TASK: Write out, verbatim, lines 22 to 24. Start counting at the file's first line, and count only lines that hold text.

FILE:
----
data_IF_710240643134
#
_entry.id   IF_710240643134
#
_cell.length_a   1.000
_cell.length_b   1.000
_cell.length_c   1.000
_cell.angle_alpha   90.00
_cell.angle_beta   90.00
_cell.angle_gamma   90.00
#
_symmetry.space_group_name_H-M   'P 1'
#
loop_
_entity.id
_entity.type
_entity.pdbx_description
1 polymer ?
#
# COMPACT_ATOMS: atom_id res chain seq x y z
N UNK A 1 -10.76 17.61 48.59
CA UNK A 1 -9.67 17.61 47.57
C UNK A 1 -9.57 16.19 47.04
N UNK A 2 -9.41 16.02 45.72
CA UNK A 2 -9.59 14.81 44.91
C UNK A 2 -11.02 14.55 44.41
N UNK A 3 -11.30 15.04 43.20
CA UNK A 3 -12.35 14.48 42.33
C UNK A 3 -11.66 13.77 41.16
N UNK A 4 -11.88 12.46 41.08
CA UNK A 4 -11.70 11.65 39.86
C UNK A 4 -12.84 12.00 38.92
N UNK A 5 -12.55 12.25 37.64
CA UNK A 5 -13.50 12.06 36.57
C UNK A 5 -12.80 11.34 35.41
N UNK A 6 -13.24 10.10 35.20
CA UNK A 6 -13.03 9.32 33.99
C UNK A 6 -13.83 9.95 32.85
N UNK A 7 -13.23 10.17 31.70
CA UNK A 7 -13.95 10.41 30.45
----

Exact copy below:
CA UNK A 1 -9.67 17.61 47.57
C UNK A 1 -9.57 16.19 47.04
N UNK A 2 -9.41 16.02 45.72